Mindful of its reputation for polluted skies, the Beijing city government is trying to rein in fireworks if they contribute to severe smog during the forthcoming lunar new year.
It’s a tall order for a city that joyfully lights up the sky with explosions to ring in the new year and where a set of 19 “Wind of China” skyrockets that explode 10 metres into the air can be bought at street stalls for 38 yuan ($6.30).
But choking pollution along the North China plain has tarnished Beijing’s image, with episodes such as the 2013 “airpocalypse” making headlines around the world. Across China, the newfound ability to monitor hourly air quality updates on cell phones has made people much more conscious of the quality of the air they breathe.
“To maintain good air quality and build a Beautiful Beijing together, we suggest you set off fewer fireworks or don’t set them off at all. If the air pollution reaches the orange or red level, fireworks are forbidden. Thank you for your understanding, support and co-operation,” read a message from the city government sent to millions of cell phones in the city. Fireworks could be heard sputtering in the chilly evening even as the message went out.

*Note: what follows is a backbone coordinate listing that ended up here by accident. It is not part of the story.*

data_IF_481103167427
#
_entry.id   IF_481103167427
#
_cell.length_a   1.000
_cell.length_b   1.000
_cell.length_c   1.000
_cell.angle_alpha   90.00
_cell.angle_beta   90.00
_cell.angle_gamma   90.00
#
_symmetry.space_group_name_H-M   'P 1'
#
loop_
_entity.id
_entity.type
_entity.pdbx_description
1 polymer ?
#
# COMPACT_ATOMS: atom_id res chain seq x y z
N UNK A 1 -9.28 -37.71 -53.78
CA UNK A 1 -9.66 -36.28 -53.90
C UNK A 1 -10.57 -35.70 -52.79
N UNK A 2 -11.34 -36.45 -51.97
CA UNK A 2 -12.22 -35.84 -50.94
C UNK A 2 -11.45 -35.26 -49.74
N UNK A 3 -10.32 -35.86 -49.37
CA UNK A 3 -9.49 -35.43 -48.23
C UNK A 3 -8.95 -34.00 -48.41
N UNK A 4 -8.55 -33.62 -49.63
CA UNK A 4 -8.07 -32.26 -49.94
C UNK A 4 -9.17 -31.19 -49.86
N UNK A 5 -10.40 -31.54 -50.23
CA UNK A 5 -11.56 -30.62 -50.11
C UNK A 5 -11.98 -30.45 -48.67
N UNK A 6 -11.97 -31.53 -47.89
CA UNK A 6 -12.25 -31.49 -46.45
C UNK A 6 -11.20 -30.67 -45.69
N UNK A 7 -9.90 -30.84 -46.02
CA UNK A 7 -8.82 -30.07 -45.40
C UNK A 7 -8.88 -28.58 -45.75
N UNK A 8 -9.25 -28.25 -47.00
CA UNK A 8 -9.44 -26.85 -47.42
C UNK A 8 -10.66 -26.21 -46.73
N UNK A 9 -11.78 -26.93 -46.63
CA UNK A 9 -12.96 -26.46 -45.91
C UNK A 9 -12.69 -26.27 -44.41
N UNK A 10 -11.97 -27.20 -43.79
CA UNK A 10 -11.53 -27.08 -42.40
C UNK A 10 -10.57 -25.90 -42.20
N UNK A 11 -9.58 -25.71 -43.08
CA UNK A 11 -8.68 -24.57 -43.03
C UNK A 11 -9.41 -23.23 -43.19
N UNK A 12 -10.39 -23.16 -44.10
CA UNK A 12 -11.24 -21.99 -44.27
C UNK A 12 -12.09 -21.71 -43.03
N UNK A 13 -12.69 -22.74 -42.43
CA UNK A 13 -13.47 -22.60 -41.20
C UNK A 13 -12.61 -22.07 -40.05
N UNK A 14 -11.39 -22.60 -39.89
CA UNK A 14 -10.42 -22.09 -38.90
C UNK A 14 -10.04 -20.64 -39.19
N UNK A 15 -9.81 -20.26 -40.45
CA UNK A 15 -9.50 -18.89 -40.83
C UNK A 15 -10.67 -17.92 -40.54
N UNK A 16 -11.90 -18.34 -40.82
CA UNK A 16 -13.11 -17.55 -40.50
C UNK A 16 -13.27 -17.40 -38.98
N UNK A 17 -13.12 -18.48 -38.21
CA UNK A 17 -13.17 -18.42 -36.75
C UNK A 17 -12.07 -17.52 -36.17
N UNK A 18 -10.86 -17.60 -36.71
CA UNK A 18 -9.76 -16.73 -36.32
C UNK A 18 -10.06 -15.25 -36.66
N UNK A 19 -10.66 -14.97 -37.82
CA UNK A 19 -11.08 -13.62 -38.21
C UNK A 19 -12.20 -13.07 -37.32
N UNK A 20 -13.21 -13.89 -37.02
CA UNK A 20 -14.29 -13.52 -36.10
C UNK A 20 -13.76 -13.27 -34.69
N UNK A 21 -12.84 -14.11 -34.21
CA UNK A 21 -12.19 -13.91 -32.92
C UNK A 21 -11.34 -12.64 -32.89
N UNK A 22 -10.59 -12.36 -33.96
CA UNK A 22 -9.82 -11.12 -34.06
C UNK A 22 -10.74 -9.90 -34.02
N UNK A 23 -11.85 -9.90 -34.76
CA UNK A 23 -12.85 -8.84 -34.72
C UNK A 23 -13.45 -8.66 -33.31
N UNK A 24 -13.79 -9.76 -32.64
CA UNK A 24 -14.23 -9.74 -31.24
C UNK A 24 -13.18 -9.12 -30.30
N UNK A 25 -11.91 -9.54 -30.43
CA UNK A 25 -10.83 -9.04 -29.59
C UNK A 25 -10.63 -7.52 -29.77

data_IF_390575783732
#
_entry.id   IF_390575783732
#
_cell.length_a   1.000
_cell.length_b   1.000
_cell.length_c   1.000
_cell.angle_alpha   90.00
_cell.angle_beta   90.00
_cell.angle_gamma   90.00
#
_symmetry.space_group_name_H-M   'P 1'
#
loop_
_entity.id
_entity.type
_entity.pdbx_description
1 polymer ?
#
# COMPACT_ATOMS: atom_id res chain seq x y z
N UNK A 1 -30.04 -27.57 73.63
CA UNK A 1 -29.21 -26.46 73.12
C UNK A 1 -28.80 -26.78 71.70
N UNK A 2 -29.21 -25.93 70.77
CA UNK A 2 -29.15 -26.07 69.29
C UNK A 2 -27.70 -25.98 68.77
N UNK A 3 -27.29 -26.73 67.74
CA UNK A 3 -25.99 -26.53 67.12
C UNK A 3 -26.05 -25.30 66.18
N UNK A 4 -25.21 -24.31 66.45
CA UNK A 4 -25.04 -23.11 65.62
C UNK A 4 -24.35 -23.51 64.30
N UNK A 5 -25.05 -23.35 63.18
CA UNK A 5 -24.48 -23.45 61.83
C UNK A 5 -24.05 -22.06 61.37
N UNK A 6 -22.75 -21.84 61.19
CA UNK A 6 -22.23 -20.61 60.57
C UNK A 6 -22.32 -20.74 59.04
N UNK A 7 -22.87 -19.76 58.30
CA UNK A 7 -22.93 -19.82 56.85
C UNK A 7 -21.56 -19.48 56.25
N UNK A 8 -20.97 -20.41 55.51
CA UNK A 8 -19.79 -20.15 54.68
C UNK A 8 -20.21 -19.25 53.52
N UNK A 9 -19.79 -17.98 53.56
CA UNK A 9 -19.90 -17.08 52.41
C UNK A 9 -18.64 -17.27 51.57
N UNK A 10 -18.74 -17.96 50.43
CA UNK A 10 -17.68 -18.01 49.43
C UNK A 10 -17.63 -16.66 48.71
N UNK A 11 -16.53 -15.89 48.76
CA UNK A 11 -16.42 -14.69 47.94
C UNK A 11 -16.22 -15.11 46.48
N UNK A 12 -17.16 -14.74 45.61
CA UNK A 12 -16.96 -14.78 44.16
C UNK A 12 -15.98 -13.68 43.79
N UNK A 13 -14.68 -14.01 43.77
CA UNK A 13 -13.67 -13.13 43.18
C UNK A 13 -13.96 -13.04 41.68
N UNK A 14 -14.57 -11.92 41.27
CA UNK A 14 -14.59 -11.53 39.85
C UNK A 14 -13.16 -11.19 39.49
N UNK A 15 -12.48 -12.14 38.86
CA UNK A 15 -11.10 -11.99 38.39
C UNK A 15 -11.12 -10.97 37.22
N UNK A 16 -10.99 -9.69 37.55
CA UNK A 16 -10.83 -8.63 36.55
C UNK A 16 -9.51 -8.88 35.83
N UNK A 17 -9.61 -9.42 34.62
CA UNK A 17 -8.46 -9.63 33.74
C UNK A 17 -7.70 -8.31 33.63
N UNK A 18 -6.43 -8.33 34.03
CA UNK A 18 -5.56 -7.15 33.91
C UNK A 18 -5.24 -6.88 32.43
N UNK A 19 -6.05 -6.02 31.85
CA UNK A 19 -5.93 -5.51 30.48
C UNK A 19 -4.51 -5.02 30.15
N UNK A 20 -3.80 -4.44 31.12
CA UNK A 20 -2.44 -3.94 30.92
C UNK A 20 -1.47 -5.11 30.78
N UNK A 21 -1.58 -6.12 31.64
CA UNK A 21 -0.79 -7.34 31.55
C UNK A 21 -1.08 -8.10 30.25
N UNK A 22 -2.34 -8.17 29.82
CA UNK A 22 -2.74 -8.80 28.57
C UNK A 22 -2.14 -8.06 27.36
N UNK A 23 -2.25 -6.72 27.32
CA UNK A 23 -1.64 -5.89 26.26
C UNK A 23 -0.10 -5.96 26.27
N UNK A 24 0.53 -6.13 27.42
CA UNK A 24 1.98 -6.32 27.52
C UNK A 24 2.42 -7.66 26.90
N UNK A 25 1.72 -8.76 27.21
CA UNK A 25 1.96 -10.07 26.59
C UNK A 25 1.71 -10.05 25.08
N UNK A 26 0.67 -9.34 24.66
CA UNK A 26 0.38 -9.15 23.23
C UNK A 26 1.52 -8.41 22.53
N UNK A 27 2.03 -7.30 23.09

Millions of firecrackers, Roman Candles and skyrockets build up to a crescendo of bangs and roars at midnight on Lunar New Year’s eve, which falls on Thursday this year. Pollution spiked well beyond hazardous levels and visibility dropped to nearly zero during a foggy New Year’s eve in Beijing two years ago.
Many Chinese cities forbade fireworks altogether in the 1990s, but dropped the prohibition after historic residential neighbourhoods were bulldozed for massive urban development schemes, leaving concrete skyscrapers that are far less likely to catch fire. Nonetheless, firecrackers usually cause dozens of fires and injuries nationwide at new year. Most famously, a building attached to the CCTV tower in the centre of Beijing was gutted at the end of the New Year holiday in 2009, thanks to a display of powerful fireworks set off by the state television broadcaster.
Attendants at a stall in the centre of Beijing assured the Financial Times on Wednesday that their fireworks were “certified less polluting”, but scoffed at the idea that sales would suffer. “Setting off fireworks for new year is a Chinese tradition. We invented them, in the Song Dynasty,” said one salesman, before recommending a box of 120 chrysanthemum-type rockets for a mere 1,080 yuan ($180).
In the autumn, the Chinese government released a national pollution plan that calls for less coal use near bigger and wealthier population centres such as Beijing, the Pearl River Delta and the Yangtze Delta, but also encourages more coal projects in the arid west. The city of Beijing has gone a step further with measures to control car use and close schools if pollution exceeds limits for several days running.
“You have pollution even if you don’t have fireworks,” said fireworks salesman Wang Li, before rattling off the causes of Chinese air pollution, such as car exhaust, carbon dioxide and sulphur dioxide emissions from heavy industry and power plants, and the charcoal briquettes used to heat homes in poor neighbourhoods. “Maybe some environmentalists won’t set them off themselves but they will still enjoy watching everyone else’s.”